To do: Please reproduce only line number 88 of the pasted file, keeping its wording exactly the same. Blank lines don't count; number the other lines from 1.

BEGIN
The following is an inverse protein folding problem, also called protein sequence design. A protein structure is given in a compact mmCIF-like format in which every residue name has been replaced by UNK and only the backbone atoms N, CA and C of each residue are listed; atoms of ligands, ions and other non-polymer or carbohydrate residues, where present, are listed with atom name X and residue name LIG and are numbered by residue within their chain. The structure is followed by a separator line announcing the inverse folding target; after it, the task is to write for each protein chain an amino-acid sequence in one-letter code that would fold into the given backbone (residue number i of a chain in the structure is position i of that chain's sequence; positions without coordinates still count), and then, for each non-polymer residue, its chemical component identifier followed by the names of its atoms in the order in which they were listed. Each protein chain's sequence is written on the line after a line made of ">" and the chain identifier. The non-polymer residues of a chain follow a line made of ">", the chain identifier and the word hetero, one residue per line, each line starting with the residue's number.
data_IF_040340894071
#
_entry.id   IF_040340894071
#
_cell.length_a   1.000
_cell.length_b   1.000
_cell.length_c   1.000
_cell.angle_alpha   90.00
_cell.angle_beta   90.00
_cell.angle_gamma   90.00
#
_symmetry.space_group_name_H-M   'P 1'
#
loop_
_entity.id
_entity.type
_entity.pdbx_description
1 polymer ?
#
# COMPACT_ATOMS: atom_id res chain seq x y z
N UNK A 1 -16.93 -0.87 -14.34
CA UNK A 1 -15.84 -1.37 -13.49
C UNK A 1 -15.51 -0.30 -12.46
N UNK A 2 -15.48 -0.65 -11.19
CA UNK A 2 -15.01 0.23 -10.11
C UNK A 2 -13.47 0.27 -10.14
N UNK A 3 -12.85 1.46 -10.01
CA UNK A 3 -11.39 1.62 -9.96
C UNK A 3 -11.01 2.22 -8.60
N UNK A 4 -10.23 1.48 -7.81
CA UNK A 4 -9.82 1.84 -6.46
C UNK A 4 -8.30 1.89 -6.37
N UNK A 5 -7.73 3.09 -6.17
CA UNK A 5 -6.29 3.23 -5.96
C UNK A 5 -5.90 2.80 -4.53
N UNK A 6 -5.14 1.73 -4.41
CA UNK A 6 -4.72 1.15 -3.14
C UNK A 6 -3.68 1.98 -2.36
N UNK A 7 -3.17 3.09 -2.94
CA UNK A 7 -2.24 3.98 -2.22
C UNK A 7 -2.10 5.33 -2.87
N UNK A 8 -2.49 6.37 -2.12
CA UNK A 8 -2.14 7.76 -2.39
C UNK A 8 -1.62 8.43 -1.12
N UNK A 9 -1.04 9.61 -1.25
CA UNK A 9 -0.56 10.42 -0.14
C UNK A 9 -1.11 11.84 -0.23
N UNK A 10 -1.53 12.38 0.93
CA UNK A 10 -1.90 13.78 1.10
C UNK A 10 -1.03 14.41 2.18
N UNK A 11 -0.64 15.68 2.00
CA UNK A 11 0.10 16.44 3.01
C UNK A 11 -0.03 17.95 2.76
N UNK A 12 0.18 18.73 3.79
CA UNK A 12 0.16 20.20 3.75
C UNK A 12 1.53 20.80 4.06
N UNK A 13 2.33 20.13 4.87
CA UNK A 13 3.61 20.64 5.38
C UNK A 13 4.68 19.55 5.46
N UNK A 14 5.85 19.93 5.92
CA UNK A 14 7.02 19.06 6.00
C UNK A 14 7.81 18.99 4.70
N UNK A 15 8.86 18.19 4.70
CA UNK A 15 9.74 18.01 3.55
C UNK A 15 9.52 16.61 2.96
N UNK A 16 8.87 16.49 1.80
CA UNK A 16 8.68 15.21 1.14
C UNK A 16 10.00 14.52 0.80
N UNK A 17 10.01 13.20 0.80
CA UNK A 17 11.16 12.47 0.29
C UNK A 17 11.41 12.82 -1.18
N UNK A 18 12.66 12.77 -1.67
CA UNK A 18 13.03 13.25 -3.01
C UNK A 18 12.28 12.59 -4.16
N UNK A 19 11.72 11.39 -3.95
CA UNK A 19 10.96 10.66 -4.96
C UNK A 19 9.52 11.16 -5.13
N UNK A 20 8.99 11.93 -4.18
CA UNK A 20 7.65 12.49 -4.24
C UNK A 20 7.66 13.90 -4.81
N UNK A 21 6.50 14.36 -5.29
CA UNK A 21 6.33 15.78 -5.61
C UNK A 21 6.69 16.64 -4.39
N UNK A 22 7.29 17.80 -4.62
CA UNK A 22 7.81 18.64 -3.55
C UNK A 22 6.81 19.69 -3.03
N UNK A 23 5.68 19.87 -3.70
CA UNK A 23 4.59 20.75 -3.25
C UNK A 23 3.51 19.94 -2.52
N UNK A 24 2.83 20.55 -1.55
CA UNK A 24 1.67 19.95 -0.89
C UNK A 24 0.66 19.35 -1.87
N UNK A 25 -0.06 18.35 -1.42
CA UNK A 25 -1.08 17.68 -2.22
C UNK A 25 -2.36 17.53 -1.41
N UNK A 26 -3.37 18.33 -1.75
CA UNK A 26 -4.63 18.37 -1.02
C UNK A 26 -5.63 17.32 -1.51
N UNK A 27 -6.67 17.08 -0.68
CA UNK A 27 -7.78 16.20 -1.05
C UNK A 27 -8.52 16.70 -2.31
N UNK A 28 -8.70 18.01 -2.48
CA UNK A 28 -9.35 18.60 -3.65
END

N UNK A 23 5.68 19.87 -3.70